Whether you’re moving into a new apartment or a new house (congrats!), chances are you’ll be looking for a rug or two to roll out in your new space. We know, we know—rugs come in a dizzying amount of styles, colors, materials, and sizes, and it can be tricky to figure out which one will be the right fit for your space and lifestyle. So, we’re here to help with this handy-dandy guide that answers common questions on how to buy rugs for your new home.
What rooms should I buy rugs for first?
It all depends on which spaces you’ll be using the most within the first few months of moving in. Will you be entertaining soon? Then focus on the living and dining rooms first, and close the doors to any unfinished rooms when guests come over. Do you have a newly walking baby? You might want to put rugs in their bedroom and in living areas where they’ll be the most.
Even if they’re not the right size or look you’re going for, don’t shy away from using rugs you already own while you search for one you really love. And it’s ok to have bare floors for a bit while you decide what you want. Outfitting a new home is expensive, and it’s normal not to have the whole house decorated right when you move in.
I’m buying both new furniture and new rugs. Should I buy one before the other?
There’s no set rule for what you should buy when. If you’re decorating a room completely from scratch, our recommendation is to start by buying a key piece—whether it’s a rug, sofa, dining table, etc.—and then fill everything else in around it.
What size rug should I get?
Again, it depends on a number of factors, like how big the room is, what type of room it is, and what furniture will be in the room. We’ll dive into room-specific advice later, but here are a few general guidelines to keep in mind.
For the most part, the bigger the rug, the better. Rugs that are too small can make your space feel smaller, especially when the rug is “floating” in the room without any furniture on it (or with just one piece of furniture on top, like a coffee table). We recommend buying a rug that’s large enough so that most of the surrounding furniture has all or some legs sitting on it.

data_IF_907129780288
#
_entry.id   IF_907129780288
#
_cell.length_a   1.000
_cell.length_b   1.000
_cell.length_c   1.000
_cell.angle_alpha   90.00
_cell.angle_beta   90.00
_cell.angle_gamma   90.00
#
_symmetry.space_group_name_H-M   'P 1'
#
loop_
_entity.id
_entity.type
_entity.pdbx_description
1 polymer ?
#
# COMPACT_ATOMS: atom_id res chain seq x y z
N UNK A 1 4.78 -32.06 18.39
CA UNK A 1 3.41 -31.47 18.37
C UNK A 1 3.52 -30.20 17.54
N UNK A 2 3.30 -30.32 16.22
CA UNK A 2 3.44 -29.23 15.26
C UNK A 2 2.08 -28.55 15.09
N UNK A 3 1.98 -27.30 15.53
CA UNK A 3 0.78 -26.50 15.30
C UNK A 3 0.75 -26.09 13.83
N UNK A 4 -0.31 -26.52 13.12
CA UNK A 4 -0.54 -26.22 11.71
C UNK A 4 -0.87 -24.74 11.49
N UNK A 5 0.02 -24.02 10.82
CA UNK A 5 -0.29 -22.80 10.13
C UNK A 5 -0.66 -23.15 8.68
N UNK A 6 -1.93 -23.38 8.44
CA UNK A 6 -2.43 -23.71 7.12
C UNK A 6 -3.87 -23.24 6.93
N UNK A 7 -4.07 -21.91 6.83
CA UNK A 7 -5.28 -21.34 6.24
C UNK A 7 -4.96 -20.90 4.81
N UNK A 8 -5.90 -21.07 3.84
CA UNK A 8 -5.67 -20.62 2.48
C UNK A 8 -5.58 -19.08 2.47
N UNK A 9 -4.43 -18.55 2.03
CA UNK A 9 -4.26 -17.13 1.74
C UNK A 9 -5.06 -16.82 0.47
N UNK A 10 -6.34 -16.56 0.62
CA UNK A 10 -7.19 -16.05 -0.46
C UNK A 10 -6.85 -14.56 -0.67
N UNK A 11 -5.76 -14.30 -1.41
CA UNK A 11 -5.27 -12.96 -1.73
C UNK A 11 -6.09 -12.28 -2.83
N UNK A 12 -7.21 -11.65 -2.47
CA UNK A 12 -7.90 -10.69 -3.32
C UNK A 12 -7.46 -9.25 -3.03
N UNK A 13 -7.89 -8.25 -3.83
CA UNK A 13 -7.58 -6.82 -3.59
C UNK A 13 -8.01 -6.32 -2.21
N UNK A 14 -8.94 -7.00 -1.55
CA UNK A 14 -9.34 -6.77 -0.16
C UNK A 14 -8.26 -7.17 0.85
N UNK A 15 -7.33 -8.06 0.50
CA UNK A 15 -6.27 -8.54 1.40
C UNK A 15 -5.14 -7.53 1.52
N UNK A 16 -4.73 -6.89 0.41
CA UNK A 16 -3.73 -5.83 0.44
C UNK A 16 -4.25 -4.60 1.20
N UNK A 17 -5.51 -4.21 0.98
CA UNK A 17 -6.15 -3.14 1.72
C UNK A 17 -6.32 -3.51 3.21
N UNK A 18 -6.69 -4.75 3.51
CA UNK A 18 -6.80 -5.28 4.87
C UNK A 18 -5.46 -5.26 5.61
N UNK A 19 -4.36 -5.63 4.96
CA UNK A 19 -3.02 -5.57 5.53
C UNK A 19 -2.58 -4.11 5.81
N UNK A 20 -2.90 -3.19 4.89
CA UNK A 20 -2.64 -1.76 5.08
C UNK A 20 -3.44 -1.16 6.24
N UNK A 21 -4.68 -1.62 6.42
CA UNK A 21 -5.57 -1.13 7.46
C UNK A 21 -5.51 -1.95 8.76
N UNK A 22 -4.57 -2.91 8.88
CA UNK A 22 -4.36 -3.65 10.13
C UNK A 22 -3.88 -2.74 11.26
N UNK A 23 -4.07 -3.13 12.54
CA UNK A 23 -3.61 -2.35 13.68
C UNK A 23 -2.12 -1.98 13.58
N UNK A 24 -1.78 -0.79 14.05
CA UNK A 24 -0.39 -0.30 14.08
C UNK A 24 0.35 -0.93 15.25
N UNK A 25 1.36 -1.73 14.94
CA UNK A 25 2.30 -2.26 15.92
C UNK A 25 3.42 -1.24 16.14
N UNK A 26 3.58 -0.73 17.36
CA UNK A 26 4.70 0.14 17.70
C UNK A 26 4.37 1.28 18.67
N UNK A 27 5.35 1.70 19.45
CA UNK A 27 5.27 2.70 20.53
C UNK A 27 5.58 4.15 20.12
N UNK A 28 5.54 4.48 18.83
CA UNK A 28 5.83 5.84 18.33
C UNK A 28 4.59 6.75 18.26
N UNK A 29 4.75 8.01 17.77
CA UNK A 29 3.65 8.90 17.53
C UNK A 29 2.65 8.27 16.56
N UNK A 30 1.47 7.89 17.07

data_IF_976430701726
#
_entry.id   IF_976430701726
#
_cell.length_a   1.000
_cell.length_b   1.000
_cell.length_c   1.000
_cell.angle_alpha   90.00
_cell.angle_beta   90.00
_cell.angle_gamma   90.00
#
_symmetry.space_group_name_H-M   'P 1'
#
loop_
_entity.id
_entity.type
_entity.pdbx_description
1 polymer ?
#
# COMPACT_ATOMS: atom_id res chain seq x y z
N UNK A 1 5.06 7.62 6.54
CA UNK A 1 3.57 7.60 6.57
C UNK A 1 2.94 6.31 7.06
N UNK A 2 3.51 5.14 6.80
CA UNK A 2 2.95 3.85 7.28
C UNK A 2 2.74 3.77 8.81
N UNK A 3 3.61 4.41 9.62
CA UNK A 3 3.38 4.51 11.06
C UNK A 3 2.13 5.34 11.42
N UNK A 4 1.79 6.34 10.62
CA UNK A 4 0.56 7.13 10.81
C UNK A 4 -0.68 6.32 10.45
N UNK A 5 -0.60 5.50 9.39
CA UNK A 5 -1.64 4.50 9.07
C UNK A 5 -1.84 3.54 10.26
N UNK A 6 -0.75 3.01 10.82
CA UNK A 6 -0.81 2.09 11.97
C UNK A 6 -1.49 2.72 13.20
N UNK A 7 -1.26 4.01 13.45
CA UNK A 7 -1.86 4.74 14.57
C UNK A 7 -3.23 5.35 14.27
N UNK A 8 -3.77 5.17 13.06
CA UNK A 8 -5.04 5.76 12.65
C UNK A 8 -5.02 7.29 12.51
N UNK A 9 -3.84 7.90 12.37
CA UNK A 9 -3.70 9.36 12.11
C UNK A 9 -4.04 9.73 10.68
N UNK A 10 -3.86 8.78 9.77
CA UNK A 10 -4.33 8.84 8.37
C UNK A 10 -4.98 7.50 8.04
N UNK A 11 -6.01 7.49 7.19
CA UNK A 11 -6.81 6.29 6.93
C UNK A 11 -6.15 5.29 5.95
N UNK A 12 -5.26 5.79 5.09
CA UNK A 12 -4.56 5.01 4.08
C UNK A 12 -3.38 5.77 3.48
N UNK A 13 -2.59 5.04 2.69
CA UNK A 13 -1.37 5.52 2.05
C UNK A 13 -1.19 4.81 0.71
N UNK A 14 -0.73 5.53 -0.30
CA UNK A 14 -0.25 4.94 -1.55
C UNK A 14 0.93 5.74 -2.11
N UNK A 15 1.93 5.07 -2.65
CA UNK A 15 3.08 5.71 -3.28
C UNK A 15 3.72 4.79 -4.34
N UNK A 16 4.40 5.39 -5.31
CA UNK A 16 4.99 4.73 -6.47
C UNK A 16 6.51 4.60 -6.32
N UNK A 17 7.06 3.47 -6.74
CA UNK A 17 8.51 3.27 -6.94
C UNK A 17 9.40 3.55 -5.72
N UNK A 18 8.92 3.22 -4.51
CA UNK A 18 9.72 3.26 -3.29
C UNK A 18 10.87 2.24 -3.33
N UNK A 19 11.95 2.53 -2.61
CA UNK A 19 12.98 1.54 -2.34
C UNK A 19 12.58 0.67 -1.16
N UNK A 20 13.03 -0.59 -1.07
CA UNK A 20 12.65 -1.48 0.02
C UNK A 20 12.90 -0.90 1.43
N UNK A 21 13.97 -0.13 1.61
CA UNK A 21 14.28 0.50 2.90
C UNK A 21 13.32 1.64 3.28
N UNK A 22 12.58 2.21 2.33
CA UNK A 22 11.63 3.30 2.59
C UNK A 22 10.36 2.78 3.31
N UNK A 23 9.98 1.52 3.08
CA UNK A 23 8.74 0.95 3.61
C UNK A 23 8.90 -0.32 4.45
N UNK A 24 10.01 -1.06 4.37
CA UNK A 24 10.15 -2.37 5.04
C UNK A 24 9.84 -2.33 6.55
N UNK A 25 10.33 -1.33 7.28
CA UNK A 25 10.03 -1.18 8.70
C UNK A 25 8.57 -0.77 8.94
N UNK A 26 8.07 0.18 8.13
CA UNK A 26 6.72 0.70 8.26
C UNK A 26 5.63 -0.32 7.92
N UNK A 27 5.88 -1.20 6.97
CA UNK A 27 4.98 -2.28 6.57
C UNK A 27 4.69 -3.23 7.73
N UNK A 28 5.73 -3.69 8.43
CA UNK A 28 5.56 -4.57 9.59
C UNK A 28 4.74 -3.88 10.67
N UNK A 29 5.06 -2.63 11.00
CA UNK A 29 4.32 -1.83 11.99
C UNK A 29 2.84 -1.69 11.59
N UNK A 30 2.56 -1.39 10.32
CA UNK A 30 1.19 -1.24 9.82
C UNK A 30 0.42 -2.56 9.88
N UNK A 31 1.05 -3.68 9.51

If you’re wanting to use a rug that might be too small—maybe you already own it, maybe it fits in perfectly with your decor—consider layering a larger rug underneath to extend coverage (you can read more tips for layering rugs here).
Can’t decide on a size, or stuck between two? Try out our go-to trick: break out the painter’s tape and tape off the rug’s exact dimensions in your space. This will help you envision exactly what the size will look like in your room.
Ok, now break it down for me by room.
The entryway sets the tone for your entire home, so be sure to create a space that feels warm and inviting. You’ll want the rug to be wider than the door and to fill as much of the space as possible, which will make it appear larger and more welcoming. Go for durable materials that can withstand lots of foot traffic, like wool, polypropylene and other synthetics, or jute and other natural fibers.
In terms of size for the dining room, choose a rug that will extend about two feet (or more) beyond each side of your table. This will give diners enough room to slide in and out of their chairs without getting caught on the floor. We suggest going with a material that’s easy to clean if food or drink are spilled, like wool, synthetics, and even outdoor rugs.